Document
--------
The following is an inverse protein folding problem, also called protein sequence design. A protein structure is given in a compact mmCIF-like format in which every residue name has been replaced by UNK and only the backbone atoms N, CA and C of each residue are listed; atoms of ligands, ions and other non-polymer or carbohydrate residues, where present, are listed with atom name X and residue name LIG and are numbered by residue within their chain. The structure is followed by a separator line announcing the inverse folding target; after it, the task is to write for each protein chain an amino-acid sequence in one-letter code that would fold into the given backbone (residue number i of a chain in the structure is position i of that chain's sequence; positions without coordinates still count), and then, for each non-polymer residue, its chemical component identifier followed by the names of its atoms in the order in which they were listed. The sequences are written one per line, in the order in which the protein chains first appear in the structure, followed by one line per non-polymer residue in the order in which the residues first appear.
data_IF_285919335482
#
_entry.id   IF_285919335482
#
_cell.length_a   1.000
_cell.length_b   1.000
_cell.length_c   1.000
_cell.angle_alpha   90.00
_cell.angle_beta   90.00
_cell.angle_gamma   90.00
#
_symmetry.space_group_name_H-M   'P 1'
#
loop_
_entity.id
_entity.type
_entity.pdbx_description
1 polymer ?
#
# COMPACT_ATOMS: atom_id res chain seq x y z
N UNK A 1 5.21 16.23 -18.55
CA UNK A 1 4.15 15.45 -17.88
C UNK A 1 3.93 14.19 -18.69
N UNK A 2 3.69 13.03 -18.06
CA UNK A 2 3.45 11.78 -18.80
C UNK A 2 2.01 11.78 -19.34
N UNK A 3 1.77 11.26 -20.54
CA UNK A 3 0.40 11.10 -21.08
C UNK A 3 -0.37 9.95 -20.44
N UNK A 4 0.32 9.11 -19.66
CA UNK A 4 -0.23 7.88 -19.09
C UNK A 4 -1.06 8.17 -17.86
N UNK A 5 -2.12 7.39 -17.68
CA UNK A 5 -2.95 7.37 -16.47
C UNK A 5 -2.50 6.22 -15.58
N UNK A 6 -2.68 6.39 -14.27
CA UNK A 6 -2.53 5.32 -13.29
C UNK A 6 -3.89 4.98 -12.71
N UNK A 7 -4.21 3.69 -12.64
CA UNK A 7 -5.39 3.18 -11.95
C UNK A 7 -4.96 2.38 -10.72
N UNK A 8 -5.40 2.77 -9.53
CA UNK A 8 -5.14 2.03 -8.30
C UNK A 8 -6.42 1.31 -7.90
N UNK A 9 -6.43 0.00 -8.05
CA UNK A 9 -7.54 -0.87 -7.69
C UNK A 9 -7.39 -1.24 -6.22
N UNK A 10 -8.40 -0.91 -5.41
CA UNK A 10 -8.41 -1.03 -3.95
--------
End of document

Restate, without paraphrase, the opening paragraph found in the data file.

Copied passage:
The following is an inverse protein folding problem, also called protein sequence design. A protein structure is given in a compact mmCIF-like format in which every residue name has been replaced by UNK and only the backbone atoms N, CA and C of each residue are listed; atoms of ligands, ions and other non-polymer or carbohydrate residues, where present, are listed with atom name X and residue name LIG and are numbered by residue within their chain. The structure is followed by a separator line announcing the inverse folding target; after it, the task is to write for each protein chain an amino-acid sequence in one-letter code that would fold into the given backbone (residue number i of a chain in the structure is position i of that chain's sequence; positions without coordinates still count), and then, for each non-polymer residue, its chemical component identifier followed by the names of its atoms in the order in which they were listed. The sequences are written one per line, in the order in which the protein chains first appear in the structure, followed by one line per non-polymer residue in the order in which the residues first appear.